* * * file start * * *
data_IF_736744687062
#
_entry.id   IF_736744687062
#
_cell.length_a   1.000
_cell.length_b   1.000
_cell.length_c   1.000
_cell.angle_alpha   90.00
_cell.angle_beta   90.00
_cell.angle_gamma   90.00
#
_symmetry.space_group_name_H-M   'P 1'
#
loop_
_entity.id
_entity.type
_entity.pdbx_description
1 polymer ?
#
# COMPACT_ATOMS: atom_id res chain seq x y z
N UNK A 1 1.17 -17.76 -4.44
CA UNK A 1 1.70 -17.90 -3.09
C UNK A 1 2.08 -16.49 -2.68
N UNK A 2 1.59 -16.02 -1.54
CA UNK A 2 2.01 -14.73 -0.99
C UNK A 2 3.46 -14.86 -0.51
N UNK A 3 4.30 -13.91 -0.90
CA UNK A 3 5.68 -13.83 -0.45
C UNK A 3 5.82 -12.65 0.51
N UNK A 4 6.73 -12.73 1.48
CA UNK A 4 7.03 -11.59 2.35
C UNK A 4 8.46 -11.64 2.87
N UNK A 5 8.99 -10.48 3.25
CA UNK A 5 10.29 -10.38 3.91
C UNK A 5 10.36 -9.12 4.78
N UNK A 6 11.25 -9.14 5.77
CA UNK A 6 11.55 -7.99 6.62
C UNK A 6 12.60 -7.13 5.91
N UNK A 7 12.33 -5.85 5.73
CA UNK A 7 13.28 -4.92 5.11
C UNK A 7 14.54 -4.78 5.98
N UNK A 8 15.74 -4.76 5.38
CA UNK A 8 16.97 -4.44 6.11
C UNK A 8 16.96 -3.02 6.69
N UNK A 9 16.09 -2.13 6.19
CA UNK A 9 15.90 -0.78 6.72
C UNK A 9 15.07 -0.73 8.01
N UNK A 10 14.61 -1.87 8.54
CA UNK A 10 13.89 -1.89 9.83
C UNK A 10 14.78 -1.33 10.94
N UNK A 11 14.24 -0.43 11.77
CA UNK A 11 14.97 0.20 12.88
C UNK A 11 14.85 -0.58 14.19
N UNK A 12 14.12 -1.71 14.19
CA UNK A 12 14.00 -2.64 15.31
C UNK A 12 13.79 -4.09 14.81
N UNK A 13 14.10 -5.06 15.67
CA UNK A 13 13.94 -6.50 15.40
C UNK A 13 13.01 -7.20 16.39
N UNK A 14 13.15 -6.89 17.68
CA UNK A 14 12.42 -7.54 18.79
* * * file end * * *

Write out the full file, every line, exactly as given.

data_IF_736744687062
#
_entry.id   IF_736744687062
#
_cell.length_a   1.000
_cell.length_b   1.000
_cell.length_c   1.000
_cell.angle_alpha   90.00
_cell.angle_beta   90.00
_cell.angle_gamma   90.00
#
_symmetry.space_group_name_H-M   'P 1'
#
loop_
_entity.id
_entity.type
_entity.pdbx_description
1 polymer ?
#
# COMPACT_ATOMS: atom_id res chain seq x y z
N UNK A 1 1.17 -17.76 -4.44
CA UNK A 1 1.70 -17.90 -3.09
C UNK A 1 2.08 -16.49 -2.68
N UNK A 2 1.59 -16.02 -1.54
CA UNK A 2 2.01 -14.73 -0.99
C UNK A 2 3.46 -14.86 -0.51
N UNK A 3 4.30 -13.91 -0.90
CA UNK A 3 5.68 -13.83 -0.45
C UNK A 3 5.82 -12.65 0.51
N UNK A 4 6.73 -12.73 1.48
CA UNK A 4 7.03 -11.59 2.35
C UNK A 4 8.46 -11.64 2.87
N UNK A 5 8.99 -10.48 3.25
CA UNK A 5 10.29 -10.38 3.91
C UNK A 5 10.36 -9.12 4.78
N UNK A 6 11.25 -9.14 5.77
CA UNK A 6 11.55 -7.99 6.62
C UNK A 6 12.60 -7.13 5.91
N UNK A 7 12.33 -5.85 5.73
CA UNK A 7 13.28 -4.92 5.11
C UNK A 7 14.54 -4.78 5.98
N UNK A 8 15.74 -4.76 5.38
CA UNK A 8 16.97 -4.44 6.11
C UNK A 8 16.96 -3.02 6.69
N UNK A 9 16.09 -2.13 6.19
CA UNK A 9 15.90 -0.78 6.72
C UNK A 9 15.07 -0.73 8.01
N UNK A 10 14.61 -1.87 8.54
CA UNK A 10 13.89 -1.89 9.83
C UNK A 10 14.78 -1.33 10.94
N UNK A 11 14.24 -0.43 11.77
CA UNK A 11 14.97 0.20 12.88
C UNK A 11 14.85 -0.58 14.19
N UNK A 12 14.12 -1.71 14.19
CA UNK A 12 14.00 -2.64 15.31
C UNK A 12 13.79 -4.09 14.81
N UNK A 13 14.10 -5.06 15.67
CA UNK A 13 13.94 -6.50 15.40
C UNK A 13 13.01 -7.20 16.39
N UNK A 14 13.15 -6.89 17.68
CA UNK A 14 12.42 -7.54 18.79